During a panel discussion with terminal operators regarding existing zero emission container handling projects and shore power projects at Southern California container terminals, the Port of Long Beach’s Jelenic said that the percentage of port emissions generated by cargo handling equipment was starting to rise again due to the percentages of other emission sources at the port falling. This, he predicted, would lead to more governmental regulatory measures.

“Cargo-handling equipment went from 15 percent to four percent, now it’s starting to creep back up. As we all know, the nail that sticks up is the one that gets hammered,” he said. “And I think that will lead us toward zero emissions.”

Also during the operators panel, Bob Clark, the environmental affairs director for shipping outfit APL, talked about the headway his company has made regarding the use of shore power at the line’s West Coast terminal calls.

Under regulations issued by the California Air Resources Board, three years ago, 50 percent of a fleet’s visits to a port in the state must be shore-power visits and the total auxiliary engine power generated by the fleet’s ships while docked has to be reduced by 50 percent, starting Jan. 1, 2014.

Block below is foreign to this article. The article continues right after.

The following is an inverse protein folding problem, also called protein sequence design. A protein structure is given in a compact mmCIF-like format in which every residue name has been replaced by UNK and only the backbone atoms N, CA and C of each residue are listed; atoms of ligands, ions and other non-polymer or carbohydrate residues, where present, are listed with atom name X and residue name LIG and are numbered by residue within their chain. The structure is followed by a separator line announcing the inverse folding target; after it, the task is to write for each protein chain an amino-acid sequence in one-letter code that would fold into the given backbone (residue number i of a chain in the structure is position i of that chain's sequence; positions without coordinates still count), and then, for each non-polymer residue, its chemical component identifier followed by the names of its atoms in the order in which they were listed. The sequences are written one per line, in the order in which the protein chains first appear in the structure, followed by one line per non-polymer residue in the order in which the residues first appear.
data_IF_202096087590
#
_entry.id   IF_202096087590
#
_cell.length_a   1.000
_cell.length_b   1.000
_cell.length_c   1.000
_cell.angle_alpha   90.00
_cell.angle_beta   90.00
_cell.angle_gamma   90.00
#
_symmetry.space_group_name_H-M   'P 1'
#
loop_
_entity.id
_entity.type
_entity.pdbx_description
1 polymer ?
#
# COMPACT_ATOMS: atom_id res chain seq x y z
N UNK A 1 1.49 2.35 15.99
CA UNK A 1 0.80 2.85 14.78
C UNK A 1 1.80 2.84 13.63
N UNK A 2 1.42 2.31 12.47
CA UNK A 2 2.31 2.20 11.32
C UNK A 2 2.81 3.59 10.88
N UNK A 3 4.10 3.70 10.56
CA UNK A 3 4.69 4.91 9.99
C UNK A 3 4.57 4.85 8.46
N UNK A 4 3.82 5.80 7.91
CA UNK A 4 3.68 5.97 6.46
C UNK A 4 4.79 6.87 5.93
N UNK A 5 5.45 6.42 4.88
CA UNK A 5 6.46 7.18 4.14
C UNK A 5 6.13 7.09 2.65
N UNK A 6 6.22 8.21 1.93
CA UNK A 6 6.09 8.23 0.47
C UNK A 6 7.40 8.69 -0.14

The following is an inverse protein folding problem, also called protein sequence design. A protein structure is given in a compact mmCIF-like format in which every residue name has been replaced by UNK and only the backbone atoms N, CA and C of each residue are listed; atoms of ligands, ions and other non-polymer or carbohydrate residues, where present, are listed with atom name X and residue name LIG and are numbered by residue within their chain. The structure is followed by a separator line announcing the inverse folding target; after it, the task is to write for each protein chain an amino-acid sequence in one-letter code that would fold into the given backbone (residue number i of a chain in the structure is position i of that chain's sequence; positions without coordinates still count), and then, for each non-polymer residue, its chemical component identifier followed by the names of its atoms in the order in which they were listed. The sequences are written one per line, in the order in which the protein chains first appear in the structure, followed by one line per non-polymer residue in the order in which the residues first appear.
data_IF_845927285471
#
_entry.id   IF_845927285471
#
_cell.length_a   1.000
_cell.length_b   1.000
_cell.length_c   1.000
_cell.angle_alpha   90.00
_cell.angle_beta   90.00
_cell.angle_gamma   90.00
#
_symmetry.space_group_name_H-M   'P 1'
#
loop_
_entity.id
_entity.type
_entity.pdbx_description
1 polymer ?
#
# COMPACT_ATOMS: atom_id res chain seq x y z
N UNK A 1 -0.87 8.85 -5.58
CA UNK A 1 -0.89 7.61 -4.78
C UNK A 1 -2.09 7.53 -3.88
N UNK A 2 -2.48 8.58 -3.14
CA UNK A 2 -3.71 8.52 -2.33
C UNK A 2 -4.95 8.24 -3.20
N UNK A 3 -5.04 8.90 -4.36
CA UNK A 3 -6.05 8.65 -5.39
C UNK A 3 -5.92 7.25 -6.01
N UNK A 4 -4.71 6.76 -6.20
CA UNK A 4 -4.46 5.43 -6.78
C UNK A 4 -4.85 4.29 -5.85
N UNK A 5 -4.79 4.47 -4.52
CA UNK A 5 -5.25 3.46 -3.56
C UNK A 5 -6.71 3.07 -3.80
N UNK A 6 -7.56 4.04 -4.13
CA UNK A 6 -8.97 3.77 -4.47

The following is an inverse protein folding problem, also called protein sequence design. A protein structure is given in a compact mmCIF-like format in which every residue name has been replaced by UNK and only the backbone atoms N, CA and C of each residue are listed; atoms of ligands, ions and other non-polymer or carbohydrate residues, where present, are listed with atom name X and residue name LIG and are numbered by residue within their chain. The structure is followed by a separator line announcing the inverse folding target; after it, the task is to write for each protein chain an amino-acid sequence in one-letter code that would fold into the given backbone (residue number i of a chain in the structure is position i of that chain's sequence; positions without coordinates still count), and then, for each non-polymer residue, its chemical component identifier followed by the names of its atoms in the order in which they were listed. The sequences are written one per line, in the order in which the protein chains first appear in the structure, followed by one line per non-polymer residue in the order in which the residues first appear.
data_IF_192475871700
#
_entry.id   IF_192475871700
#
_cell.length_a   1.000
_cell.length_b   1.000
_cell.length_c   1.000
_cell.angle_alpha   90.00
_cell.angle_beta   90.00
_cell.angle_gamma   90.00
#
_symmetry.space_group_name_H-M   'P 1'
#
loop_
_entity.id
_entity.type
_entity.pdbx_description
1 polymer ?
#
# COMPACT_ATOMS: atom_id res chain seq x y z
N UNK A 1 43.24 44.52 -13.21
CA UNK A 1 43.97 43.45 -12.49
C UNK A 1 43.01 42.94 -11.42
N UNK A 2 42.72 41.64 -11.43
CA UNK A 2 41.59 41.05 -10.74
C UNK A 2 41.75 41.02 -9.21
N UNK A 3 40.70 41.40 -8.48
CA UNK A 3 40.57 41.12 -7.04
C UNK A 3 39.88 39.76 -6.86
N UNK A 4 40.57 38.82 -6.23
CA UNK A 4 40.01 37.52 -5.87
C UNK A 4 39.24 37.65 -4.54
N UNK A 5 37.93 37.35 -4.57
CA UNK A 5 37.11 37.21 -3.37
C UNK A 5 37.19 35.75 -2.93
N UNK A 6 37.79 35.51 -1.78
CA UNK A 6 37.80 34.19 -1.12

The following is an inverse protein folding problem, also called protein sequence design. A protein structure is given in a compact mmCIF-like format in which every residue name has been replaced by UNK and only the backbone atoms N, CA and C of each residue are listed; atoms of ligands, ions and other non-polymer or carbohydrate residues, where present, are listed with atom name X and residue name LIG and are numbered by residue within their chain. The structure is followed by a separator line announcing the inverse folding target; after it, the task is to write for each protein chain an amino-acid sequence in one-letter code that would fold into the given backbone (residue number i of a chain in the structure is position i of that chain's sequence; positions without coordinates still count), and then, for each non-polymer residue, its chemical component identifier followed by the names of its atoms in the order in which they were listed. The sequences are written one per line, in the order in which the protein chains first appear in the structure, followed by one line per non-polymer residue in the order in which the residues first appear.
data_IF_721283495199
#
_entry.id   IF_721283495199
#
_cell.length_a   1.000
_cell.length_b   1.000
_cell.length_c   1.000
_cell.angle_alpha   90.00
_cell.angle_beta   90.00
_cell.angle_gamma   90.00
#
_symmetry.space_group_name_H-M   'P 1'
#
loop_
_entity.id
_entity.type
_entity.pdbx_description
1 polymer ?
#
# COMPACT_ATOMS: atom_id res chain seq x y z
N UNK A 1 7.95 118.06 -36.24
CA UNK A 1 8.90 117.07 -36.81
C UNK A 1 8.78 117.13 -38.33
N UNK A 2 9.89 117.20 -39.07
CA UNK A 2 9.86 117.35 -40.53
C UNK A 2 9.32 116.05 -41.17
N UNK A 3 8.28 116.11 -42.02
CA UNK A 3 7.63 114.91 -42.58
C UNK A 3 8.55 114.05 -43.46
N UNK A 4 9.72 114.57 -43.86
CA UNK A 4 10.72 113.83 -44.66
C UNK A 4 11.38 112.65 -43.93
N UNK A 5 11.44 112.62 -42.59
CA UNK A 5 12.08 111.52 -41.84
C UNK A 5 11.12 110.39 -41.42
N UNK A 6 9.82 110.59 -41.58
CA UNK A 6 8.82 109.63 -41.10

The regulation increases to 70 percent of visits and a 70 percent reduction in 2017, and 80 percent by 2020.

APL was ahead of the curve when it officially launched shoreside power at the Port of Oakland in March 2011. The company also plans to implement the technology at three berths at the Port of Los Angeles’ Pier 300 in 2013 and an additional Pier 300 berth in 2014.

Retrofitting a single terminal costs about $4 million, according to Clark, and vessel retrofits are another $2 million. The problem, he said, it that APL estimates it will take 23 years to recoup in fuel and other savings the amount it takes to retrofit a single terminal.

“A 23-year payback is not very good,” he said. “We need partnerships to pay for this.”